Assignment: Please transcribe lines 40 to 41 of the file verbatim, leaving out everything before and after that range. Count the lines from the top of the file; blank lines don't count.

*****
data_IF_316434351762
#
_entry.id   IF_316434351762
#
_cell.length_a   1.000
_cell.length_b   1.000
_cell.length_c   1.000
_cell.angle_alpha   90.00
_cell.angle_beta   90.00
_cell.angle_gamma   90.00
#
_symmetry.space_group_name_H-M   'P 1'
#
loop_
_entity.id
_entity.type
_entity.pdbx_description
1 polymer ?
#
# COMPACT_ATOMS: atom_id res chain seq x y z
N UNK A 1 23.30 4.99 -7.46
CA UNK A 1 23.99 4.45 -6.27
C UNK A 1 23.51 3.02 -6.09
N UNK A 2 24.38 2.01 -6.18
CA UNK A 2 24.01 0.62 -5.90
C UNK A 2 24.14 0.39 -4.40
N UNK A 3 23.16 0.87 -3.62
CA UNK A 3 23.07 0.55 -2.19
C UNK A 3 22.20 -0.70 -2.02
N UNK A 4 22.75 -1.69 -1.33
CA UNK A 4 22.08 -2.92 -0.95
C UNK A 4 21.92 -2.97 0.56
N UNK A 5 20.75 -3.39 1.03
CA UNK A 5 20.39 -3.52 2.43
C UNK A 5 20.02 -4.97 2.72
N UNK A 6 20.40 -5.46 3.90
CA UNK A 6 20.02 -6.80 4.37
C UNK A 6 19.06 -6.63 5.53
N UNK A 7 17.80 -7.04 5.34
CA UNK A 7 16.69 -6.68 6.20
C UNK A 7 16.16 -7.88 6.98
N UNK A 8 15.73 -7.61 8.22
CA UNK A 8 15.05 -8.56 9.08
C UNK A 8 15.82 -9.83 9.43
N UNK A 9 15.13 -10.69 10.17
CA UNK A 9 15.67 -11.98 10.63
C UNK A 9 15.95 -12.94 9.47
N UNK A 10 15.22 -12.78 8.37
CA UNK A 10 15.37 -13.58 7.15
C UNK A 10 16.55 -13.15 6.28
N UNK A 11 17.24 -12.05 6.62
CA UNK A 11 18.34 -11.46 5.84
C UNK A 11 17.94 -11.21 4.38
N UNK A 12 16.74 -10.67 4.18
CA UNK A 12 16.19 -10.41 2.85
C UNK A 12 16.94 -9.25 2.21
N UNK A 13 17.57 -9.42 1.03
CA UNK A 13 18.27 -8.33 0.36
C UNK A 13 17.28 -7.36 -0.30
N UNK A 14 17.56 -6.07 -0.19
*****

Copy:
CA UNK A 7 16.69 -6.68 6.20
C UNK A 7 16.16 -7.88 6.98